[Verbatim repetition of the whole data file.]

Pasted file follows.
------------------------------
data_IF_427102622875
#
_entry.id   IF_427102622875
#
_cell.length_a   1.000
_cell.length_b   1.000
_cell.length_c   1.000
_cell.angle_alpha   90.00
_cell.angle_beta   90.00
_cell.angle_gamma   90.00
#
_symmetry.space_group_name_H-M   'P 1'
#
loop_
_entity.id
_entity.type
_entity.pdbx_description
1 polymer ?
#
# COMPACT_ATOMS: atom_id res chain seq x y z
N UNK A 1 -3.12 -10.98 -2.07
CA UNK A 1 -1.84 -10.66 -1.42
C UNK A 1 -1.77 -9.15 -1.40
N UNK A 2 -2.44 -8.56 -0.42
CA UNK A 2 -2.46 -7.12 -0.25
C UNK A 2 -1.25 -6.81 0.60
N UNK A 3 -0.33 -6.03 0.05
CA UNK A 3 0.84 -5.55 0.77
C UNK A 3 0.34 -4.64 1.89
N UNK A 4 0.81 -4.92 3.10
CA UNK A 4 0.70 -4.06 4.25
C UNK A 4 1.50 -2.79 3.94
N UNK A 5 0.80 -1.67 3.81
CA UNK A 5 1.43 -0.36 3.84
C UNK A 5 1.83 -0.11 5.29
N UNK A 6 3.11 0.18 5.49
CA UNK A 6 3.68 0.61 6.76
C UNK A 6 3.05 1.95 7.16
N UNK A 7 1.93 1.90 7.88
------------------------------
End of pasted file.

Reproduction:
data_IF_427102622875
#
_entry.id   IF_427102622875
#
_cell.length_a   1.000
_cell.length_b   1.000
_cell.length_c   1.000
_cell.angle_alpha   90.00
_cell.angle_beta   90.00
_cell.angle_gamma   90.00
#
_symmetry.space_group_name_H-M   'P 1'
#
loop_
_entity.id
_entity.type
_entity.pdbx_description
1 polymer ?
#
# COMPACT_ATOMS: atom_id res chain seq x y z
N UNK A 1 -3.12 -10.98 -2.07
CA UNK A 1 -1.84 -10.66 -1.42
C UNK A 1 -1.77 -9.15 -1.40
N UNK A 2 -2.44 -8.56 -0.42
CA UNK A 2 -2.46 -7.12 -0.25
C UNK A 2 -1.25 -6.81 0.60
N UNK A 3 -0.33 -6.03 0.05
CA UNK A 3 0.84 -5.55 0.77
C UNK A 3 0.34 -4.64 1.89
N UNK A 4 0.81 -4.92 3.10
CA UNK A 4 0.70 -4.06 4.25
C UNK A 4 1.50 -2.79 3.94
N UNK A 5 0.80 -1.67 3.81
CA UNK A 5 1.43 -0.36 3.84
C UNK A 5 1.83 -0.11 5.29
N UNK A 6 3.11 0.18 5.49
CA UNK A 6 3.68 0.61 6.76
C UNK A 6 3.05 1.95 7.16
N UNK A 7 1.93 1.90 7.88